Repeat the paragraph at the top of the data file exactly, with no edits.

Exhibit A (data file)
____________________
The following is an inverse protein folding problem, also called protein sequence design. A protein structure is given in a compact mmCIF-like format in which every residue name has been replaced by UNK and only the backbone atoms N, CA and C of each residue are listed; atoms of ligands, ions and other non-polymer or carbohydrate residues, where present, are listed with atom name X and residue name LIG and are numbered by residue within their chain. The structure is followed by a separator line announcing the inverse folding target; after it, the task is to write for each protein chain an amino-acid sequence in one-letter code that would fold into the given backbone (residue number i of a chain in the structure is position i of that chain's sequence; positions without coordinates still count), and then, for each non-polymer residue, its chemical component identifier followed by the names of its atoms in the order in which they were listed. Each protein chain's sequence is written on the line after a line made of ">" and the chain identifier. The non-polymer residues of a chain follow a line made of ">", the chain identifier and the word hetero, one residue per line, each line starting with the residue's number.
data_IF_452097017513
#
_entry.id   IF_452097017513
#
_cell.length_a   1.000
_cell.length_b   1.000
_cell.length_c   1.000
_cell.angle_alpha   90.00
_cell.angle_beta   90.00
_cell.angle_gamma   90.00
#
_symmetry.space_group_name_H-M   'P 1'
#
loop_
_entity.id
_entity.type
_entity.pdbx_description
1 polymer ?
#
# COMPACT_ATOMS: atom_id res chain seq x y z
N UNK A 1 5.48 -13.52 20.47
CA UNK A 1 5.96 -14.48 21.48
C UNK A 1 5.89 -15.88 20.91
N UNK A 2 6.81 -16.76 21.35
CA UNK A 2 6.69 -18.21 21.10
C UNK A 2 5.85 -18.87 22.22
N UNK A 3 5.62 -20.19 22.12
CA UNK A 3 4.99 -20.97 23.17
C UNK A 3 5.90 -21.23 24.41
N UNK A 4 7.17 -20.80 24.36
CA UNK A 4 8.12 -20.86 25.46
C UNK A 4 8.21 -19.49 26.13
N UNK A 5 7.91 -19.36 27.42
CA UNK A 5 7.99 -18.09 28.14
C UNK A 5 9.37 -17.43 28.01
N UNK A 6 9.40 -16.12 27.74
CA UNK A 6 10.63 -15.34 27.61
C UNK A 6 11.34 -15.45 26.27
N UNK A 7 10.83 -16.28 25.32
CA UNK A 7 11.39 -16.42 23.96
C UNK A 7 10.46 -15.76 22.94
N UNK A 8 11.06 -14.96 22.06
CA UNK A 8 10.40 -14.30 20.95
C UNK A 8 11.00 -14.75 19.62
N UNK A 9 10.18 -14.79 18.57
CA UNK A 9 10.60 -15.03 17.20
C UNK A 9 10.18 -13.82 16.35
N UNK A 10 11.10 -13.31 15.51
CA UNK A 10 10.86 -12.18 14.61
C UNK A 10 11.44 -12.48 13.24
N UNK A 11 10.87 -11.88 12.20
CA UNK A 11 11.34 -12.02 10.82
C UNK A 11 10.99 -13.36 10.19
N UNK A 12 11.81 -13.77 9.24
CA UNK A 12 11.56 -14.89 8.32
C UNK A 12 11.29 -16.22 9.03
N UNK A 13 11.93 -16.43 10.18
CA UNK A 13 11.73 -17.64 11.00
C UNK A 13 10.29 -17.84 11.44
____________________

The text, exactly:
The following is an inverse protein folding problem, also called protein sequence design. A protein structure is given in a compact mmCIF-like format in which every residue name has been replaced by UNK and only the backbone atoms N, CA and C of each residue are listed; atoms of ligands, ions and other non-polymer or carbohydrate residues, where present, are listed with atom name X and residue name LIG and are numbered by residue within their chain. The structure is followed by a separator line announcing the inverse folding target; after it, the task is to write for each protein chain an amino-acid sequence in one-letter code that would fold into the given backbone (residue number i of a chain in the structure is position i of that chain's sequence; positions without coordinates still count), and then, for each non-polymer residue, its chemical component identifier followed by the names of its atoms in the order in which they were listed. Each protein chain's sequence is written on the line after a line made of ">" and the chain identifier. The non-polymer residues of a chain follow a line made of ">", the chain identifier and the word hetero, one residue per line, each line starting with the residue's number.